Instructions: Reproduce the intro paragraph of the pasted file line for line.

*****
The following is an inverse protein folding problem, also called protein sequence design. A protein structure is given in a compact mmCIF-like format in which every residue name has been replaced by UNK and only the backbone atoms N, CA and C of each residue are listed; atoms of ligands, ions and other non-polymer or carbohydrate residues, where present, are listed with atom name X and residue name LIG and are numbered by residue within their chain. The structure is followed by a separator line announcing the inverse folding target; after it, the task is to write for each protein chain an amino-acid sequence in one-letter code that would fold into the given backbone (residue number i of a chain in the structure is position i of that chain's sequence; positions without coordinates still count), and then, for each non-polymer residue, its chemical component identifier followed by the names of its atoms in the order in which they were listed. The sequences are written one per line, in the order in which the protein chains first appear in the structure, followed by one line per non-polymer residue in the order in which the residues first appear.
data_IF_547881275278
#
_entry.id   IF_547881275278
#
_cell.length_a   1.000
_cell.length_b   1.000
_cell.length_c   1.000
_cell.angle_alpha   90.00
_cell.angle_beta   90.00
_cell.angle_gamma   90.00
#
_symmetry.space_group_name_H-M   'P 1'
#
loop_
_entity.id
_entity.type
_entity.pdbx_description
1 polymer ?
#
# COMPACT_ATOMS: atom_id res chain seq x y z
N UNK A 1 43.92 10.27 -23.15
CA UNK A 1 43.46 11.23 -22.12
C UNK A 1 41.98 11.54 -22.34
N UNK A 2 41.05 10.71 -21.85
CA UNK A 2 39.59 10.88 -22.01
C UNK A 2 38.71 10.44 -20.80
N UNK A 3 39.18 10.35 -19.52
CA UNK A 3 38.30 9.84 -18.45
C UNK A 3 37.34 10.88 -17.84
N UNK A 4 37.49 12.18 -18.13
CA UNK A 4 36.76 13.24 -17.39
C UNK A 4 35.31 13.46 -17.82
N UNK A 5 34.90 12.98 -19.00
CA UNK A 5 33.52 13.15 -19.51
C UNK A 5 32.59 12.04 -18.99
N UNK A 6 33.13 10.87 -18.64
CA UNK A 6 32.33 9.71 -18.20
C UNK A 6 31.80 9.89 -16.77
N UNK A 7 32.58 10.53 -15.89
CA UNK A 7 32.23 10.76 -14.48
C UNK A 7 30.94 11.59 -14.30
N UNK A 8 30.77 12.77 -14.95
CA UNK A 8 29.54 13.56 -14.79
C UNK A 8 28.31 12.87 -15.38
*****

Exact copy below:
The following is an inverse protein folding problem, also called protein sequence design. A protein structure is given in a compact mmCIF-like format in which every residue name has been replaced by UNK and only the backbone atoms N, CA and C of each residue are listed; atoms of ligands, ions and other non-polymer or carbohydrate residues, where present, are listed with atom name X and residue name LIG and are numbered by residue within their chain. The structure is followed by a separator line announcing the inverse folding target; after it, the task is to write for each protein chain an amino-acid sequence in one-letter code that would fold into the given backbone (residue number i of a chain in the structure is position i of that chain's sequence; positions without coordinates still count), and then, for each non-polymer residue, its chemical component identifier followed by the names of its atoms in the order in which they were listed. The sequences are written one per line, in the order in which the protein chains first appear in the structure, followed by one line per non-polymer residue in the order in which the residues first appear.